The RPD Model: Criticisms and Confusions
Six challenges to the Recognition-Primed Decision (RPD) model.
Posted February 9, 2021 | Reviewed by Ekua Hagan
Is it time to retire the Recognition-Primed Decision (RPD) model? The model initially attracted little attention (Klein, Calderwood & Clinton-Cirocco, 1986). Only when I published Sources of Power (Klein, 1998) did the RPD model come onto peoples’ radar — that was 20 years ago, long enough for it to have become outdated.
Yet the model keeps chugging along, gaining general acceptance as the way people actually make decisions. I am grateful and surprised by the RPD model’s longevity and acclaim; I hope this post doesn’t provoke a backlash.
My goal here is simply to correct some minor confusions and misrepresentations that have emerged over the decades.
The RPD model explains how fireground commanders can make good decisions within seconds. Researchers at the time thought that effective decisions depended on generating a set of options and then comparing them on evaluation dimensions. But what if you don’t have much time, or if an uncertain situation prevents careful evaluation? The RPD model shows how experienced decision-makers can do a good job even with minimal time.
It combines two processes: pattern matching to match the current situation to ones encountered in the past, which identifies reasonable courses of action, and then an evaluation process using mental simulation to imagine how that option would play out and to see if it is going to work. Thus, people can make rapid decisions without generating alternative courses of action, and without doing any comparisons.
Misunderstandings of the RPD model
1. It is a model of gut feelings, as opposed to analysis. This misunderstanding is unfortunately common and ignores the fact that the RPD model has two components: a fast, non-conscious, intuitive pattern-matching and a slower, deliberate, conscious mental simulation to do the analysis/evaluation. These two components map well to the System 1/System 2 account (e.g., Kahneman, 2011).
2. It’s easy to build a computer simulation of the RPD model. It’s only easy if you ignore the mental simulation portion and just address the pattern matching part. Even then, Artificial Intelligence simulations typically rely on reinforcement learning, strengthening and weakening connections based on their success. However, people don’t just weaken connections. We diagnose what went wrong in order to build stronger mental models.
3. The RPD model only applies to time-pressured situations. Initially, I thought this might be the case, but I found that people use the RPD tactic even in slower-paced conditions.
4. The RPD model isn’t scientific — it isn’t testable or falsifiable. I have tested it by studying inexperienced decision-makers. Predictably, they use the RPD tactic less than half the time. I also studied experienced chess players (Klein et al., 1995). If the first option they generated was of random quality, it would falsify the RPD model. The results supported the RPD model — as the model predicts, the first option the skilled chess players consider is of high quality.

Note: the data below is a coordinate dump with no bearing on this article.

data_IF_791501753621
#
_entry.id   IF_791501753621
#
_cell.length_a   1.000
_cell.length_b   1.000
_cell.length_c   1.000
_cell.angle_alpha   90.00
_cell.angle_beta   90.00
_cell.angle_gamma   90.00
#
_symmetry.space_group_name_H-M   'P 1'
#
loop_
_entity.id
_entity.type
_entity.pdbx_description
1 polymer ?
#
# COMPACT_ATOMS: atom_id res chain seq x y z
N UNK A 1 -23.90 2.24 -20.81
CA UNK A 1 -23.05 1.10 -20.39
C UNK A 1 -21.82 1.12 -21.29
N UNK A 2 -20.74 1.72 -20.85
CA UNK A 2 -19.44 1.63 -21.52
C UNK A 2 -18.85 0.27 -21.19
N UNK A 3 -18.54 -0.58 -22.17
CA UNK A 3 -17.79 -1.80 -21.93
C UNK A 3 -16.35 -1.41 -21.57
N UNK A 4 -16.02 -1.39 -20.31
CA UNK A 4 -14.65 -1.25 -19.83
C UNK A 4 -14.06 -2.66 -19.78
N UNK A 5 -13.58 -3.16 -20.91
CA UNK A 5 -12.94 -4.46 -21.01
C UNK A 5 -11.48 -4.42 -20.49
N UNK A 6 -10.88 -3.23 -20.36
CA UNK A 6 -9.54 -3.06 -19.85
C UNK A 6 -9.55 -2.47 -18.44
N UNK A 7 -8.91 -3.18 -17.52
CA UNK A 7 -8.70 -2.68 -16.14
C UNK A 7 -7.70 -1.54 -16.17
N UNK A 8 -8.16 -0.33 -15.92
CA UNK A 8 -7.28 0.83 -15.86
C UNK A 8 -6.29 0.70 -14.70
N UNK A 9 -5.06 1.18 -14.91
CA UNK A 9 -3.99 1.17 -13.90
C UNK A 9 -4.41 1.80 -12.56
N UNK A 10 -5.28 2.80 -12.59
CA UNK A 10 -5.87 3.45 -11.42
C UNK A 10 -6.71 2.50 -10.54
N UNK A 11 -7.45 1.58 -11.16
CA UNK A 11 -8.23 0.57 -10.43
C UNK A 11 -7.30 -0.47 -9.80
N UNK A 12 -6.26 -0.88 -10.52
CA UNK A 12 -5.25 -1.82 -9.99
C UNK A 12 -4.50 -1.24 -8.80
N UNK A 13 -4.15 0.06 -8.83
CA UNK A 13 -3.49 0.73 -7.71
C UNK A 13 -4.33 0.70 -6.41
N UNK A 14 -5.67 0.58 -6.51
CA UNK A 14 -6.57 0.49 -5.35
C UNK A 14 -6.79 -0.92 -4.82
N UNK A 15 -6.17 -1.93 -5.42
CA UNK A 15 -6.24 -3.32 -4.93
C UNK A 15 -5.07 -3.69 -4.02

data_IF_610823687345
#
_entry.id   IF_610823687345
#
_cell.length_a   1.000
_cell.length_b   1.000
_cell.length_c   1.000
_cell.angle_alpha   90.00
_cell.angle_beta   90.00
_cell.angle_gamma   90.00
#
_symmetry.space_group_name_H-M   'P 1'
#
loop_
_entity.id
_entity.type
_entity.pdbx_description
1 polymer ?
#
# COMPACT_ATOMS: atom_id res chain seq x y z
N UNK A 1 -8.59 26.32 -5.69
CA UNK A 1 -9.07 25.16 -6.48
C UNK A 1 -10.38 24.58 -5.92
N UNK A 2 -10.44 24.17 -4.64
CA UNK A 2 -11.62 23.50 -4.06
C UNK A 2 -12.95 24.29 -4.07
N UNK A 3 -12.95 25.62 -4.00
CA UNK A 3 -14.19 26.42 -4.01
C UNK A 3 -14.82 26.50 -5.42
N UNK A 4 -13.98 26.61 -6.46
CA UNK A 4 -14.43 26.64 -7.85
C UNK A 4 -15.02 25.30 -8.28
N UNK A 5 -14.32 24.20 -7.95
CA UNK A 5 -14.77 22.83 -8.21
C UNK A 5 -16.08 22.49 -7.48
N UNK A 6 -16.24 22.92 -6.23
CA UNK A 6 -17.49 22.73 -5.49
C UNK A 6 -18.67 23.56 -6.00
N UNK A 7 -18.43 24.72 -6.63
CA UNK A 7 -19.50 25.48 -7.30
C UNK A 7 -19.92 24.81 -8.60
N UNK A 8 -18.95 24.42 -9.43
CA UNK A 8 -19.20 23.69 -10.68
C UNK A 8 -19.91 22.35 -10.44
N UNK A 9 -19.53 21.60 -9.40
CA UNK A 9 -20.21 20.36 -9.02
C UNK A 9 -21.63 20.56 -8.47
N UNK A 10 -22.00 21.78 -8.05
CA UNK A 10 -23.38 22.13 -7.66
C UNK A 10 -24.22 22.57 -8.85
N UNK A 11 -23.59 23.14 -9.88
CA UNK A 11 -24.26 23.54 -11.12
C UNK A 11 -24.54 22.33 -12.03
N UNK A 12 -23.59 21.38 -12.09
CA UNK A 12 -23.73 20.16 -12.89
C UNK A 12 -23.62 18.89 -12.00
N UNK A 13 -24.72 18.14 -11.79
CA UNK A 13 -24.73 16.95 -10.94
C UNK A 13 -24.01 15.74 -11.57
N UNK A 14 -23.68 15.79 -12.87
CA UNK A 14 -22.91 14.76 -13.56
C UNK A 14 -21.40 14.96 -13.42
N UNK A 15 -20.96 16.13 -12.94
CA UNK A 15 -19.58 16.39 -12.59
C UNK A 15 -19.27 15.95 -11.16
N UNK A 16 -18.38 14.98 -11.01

Also, the research supporting the RPD model has been replicated several times.
5. The evidence base is fairly thin. Some decision researchers have complained that there aren’t many studies conducted under controlled conditions. A government research sponsor once commented that she would never fund field studies. After someone reminded her that Darwin had relied on field studies, she replied, “And I wouldn’t have funded him, either.”
However, our field studies have shown their value for uncovering dynamics of decision making such as the role of experience. The RPD model describes how people use 10 or 20 years of experience. It is impractical to run controlled studies, employing unfamiliar tasks, and provide that amount of experience. In contrast, decision researchers relying on controlled laboratory conditions failed to grasp the importance of large amounts of experience for making effective decisions.
6. The model isn’t useful. I worried about its value when I first started publishing about it, but practitioners are clear that the RPD model has freed them from trying to apply rational choice techniques that don’t fit with complex and ambiguous situations. The RPD model guides a variety of training approaches for effective decision-making.
Recently, Gigerenzer (2019) stated that “… on its 20th anniversary, ‘Sources of Power’ continues to offer relevant directions and corrections of current research on decision-making.” (p. 479).
Gigerenzer, (2019). Expert intuition is not rational choice. American Journal of Psychology, 132, 75-480.
Kahneman, D. (2011). Thinking, fast and slow. Farrar, Straus and Giroux.
Klein, G. (1998/2017). Sources of power: How people make decisions. Cambridge, MA: MIT Press.
Klein, G. A., Calderwood, R., & Clinton-Cirocco, A. (1986). Rapid decision making on the fireground. Proceedings of the Human Factors and Ergonomics Society 30th Annual Meeting, 1, 576-580.
Klein, G., Wolf, S., Militello, L., & Zsambok, C. (1995). Characteristics of skilled option generation in chess. Organizational Behavior and Human Decision Processes, 62(1), 63-69.